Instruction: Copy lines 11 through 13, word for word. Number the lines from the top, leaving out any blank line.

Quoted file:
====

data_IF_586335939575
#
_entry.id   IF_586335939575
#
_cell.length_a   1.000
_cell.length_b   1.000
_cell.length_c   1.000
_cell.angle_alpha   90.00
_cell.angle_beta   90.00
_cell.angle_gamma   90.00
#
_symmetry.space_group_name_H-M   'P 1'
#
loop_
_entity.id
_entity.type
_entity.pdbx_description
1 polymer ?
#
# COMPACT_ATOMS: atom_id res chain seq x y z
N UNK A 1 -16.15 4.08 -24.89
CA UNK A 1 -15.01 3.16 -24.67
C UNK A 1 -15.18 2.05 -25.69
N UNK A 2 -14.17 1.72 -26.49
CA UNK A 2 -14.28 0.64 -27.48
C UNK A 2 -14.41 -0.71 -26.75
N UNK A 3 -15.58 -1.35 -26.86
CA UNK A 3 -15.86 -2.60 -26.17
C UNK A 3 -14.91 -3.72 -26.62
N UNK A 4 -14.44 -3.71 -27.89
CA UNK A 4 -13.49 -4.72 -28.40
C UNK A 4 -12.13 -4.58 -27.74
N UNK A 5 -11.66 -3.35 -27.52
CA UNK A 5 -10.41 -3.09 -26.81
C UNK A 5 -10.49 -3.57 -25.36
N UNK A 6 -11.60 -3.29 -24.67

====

#
_symmetry.space_group_name_H-M   'P 1'
#